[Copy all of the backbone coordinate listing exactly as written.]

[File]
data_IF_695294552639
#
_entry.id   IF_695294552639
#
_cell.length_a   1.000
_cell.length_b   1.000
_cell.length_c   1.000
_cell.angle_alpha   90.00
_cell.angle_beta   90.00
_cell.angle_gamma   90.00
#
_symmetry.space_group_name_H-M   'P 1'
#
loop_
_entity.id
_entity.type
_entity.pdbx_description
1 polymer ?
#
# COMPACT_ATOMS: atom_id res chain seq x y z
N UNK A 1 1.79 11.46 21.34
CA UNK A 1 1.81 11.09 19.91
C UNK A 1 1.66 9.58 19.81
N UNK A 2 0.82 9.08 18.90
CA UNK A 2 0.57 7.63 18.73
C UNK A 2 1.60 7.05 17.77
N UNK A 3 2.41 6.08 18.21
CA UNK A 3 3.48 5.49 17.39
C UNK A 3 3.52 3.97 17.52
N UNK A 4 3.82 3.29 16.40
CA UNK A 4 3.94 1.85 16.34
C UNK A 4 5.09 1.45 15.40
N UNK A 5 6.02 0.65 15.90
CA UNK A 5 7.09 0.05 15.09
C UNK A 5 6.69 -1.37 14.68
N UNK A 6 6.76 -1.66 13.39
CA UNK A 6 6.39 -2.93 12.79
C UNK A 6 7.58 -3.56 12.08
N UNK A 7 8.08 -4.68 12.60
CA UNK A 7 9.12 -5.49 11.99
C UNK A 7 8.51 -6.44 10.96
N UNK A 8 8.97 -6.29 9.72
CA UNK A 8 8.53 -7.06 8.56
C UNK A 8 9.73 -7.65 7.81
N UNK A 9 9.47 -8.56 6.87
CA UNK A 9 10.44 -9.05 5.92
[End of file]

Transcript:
data_IF_695294552639
#
_entry.id   IF_695294552639
#
_cell.length_a   1.000
_cell.length_b   1.000
_cell.length_c   1.000
_cell.angle_alpha   90.00
_cell.angle_beta   90.00
_cell.angle_gamma   90.00
#
_symmetry.space_group_name_H-M   'P 1'
#
loop_
_entity.id
_entity.type
_entity.pdbx_description
1 polymer ?
#
# COMPACT_ATOMS: atom_id res chain seq x y z
N UNK A 1 1.79 11.46 21.34
CA UNK A 1 1.81 11.09 19.91
C UNK A 1 1.66 9.58 19.81
N UNK A 2 0.82 9.08 18.90
CA UNK A 2 0.57 7.63 18.73
C UNK A 2 1.60 7.05 17.77
N UNK A 3 2.41 6.08 18.21
CA UNK A 3 3.48 5.49 17.39
C UNK A 3 3.52 3.97 17.52
N UNK A 4 3.82 3.29 16.40
CA UNK A 4 3.94 1.85 16.34
C UNK A 4 5.09 1.45 15.40
N UNK A 5 6.02 0.65 15.90
CA UNK A 5 7.09 0.05 15.09
C UNK A 5 6.69 -1.37 14.68
N UNK A 6 6.76 -1.66 13.39
CA UNK A 6 6.39 -2.93 12.79
C UNK A 6 7.58 -3.56 12.08
N UNK A 7 8.08 -4.68 12.60
CA UNK A 7 9.12 -5.49 11.99
C UNK A 7 8.51 -6.44 10.96
N UNK A 8 8.97 -6.29 9.72
CA UNK A 8 8.53 -7.06 8.56
C UNK A 8 9.73 -7.65 7.81
N UNK A 9 9.47 -8.56 6.87
CA UNK A 9 10.44 -9.05 5.92